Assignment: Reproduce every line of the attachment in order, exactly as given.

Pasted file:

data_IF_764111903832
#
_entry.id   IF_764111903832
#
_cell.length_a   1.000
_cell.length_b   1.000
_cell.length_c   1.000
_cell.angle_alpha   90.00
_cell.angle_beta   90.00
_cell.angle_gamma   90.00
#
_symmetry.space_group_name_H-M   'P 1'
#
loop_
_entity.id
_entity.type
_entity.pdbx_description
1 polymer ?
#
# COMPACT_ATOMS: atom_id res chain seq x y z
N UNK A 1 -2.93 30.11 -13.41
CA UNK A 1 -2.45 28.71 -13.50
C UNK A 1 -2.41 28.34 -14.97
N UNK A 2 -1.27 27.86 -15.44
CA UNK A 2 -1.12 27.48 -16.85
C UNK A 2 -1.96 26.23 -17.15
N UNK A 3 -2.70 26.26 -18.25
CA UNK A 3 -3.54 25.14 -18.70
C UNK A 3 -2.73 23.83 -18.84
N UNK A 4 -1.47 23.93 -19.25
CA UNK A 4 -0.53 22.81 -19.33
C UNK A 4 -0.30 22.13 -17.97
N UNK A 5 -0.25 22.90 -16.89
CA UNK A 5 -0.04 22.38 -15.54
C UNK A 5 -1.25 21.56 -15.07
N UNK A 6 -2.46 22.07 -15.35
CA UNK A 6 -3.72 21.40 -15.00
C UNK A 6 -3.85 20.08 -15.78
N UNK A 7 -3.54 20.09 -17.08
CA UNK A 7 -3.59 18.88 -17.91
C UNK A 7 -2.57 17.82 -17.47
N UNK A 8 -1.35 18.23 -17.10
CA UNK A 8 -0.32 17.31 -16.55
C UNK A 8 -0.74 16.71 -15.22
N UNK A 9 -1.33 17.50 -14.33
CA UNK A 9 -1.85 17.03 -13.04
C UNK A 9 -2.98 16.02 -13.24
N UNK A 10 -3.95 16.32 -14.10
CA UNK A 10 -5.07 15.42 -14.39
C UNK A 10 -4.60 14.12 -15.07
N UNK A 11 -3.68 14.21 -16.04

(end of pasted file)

data_IF_764111903832
#
_entry.id   IF_764111903832
#
_cell.length_a   1.000
_cell.length_b   1.000
_cell.length_c   1.000
_cell.angle_alpha   90.00
_cell.angle_beta   90.00
_cell.angle_gamma   90.00
#
_symmetry.space_group_name_H-M   'P 1'
#
loop_
_entity.id
_entity.type
_entity.pdbx_description
1 polymer ?
#
# COMPACT_ATOMS: atom_id res chain seq x y z
N UNK A 1 -2.93 30.11 -13.41
CA UNK A 1 -2.45 28.71 -13.50
C UNK A 1 -2.41 28.34 -14.97
N UNK A 2 -1.27 27.86 -15.44
CA UNK A 2 -1.12 27.48 -16.85
C UNK A 2 -1.96 26.23 -17.15
N UNK A 3 -2.70 26.26 -18.25
CA UNK A 3 -3.54 25.14 -18.70
C UNK A 3 -2.73 23.83 -18.84
N UNK A 4 -1.47 23.93 -19.25
CA UNK A 4 -0.53 22.81 -19.33
C UNK A 4 -0.30 22.13 -17.97
N UNK A 5 -0.25 22.90 -16.89
CA UNK A 5 -0.04 22.38 -15.54
C UNK A 5 -1.25 21.56 -15.07
N UNK A 6 -2.46 22.07 -15.35
CA UNK A 6 -3.72 21.40 -15.00
C UNK A 6 -3.85 20.08 -15.78
N UNK A 7 -3.54 20.09 -17.08
CA UNK A 7 -3.59 18.88 -17.91
C UNK A 7 -2.57 17.82 -17.47
N UNK A 8 -1.35 18.23 -17.10
CA UNK A 8 -0.32 17.31 -16.55
C UNK A 8 -0.74 16.71 -15.22
N UNK A 9 -1.33 17.50 -14.33
CA UNK A 9 -1.85 17.03 -13.04
C UNK A 9 -2.98 16.02 -13.24
N UNK A 10 -3.95 16.32 -14.10
CA UNK A 10 -5.07 15.42 -14.39
C UNK A 10 -4.60 14.12 -15.07
N UNK A 11 -3.68 14.21 -16.04